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LaMarcus Aldridge retires after heart scare

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Los Angeles Lakers v Brooklyn Nets Photo by Elsa/Getty Images

After a cardiac incident last week, LaMarcus Aldridge announced Thursday that after 15 years in the NBA, he is retiring from the game.

Shams Charania first reported the news in a series of tweets.

In a statement issued Thursday morning, Aldridge, a seven-time All-Star with Portland and San Antonio, laid out the issue and his decision...

“You never know when something will come to an end, so make sure you enjoy it everyday. I can truly say I did just that,” wrote Aldridge, who is 35 and was only 49 points short of 20,000 points for his career.

Sean Marks also issued a statement on behalf of the Nets...

Marks played with Aldridge in Portland and worked with him in San Antonio.

And Joe Tsai tweeted out his thoughts...

And in San Antonio, the Spurs Gregg Popovich issued this statement...

“LaMarcus Aldridge enjoyed a wonderful NBA career. He was a consummate professional with a unique skill set and a deep respect for the game. We’re grateful for his contributions, both on and off the court, during his time here in San Antonio.

““I’m proud of him for making this difficult decision and we wish him and his family all of the best in the future.”

Aldridge joined the Nets on March 28 after being released by the Spurs. In five games with Brooklyn, he averaged 12.8 points, 4.8 rebounds and 2.6 assists in 27 minutes a game. He’s been listed as out with a non-COVID illness for the Nets last two games.

There is growing medical research on how very tall men are susceptible to sudden cardiac death. Five former Nets have died from the condition. A 2016 study by Dr. David Engel of Columbia University on behalf of the NBA found basketball players have the highest incidence of sports-related sudden cardiac death among all athlete groups.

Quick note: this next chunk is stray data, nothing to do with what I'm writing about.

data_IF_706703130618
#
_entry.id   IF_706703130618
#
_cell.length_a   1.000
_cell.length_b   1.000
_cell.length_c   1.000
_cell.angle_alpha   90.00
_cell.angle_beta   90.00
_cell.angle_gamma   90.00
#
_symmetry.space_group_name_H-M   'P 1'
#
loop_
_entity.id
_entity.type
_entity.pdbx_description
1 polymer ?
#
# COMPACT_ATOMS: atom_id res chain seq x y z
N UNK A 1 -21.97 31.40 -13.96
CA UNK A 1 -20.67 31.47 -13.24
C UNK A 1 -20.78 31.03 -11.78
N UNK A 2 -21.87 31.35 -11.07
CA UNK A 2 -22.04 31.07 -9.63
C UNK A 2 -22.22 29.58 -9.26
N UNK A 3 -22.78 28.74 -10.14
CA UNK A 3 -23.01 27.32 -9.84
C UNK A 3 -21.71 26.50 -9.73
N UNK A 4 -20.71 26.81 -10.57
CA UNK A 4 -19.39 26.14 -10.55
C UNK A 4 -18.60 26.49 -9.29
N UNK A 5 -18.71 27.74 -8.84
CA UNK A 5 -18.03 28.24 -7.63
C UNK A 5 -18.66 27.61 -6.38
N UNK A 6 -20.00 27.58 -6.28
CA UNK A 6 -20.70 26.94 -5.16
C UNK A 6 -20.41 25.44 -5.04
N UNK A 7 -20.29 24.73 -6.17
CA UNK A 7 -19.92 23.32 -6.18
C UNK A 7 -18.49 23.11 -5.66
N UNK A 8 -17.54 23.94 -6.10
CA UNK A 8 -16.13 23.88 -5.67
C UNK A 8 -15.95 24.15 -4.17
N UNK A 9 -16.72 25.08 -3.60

Jeff Stotts of the In Street Clothes blog tweeted that Aldridge has been treated in the past for heart issues, noting that he had been diagnosed with Wolff-Parkinson-White (WPW) Syndrome, a rare congenital condition that causes a rapid heartbeat and lead to serious heart problems. Aldridge, Stotts reported, underwent procedures in 2007 following his initial diagnosis and prior to the start of the 2011 season. Both procedures occurred while he was a member of the Trail Blazers. He also reported an arrythmia in March of 2017 while with the Spurs.

As word spread, many current and former NBA players, some one-time teammates, tweeted out their best wishes...

The Nets will now presumably waive Aldridge, opening up a roster spot. The Nets also must decide what to do with Chris Chiozza who underwent surgery on the third metatarsal of his right hand Wednesday and is likely out for the season. Also uncertain is whether Spencer Dinwiddie can return from his torn ACL surgery.

As for the rotation going forward, DeAndre Jordan, who earned a double-double Wednesday night, will likely move back into the starting center spot with Nicolas Claxton and Blake Griffin also getting time there. It’s also possible Kevin Durant could see time at the 5.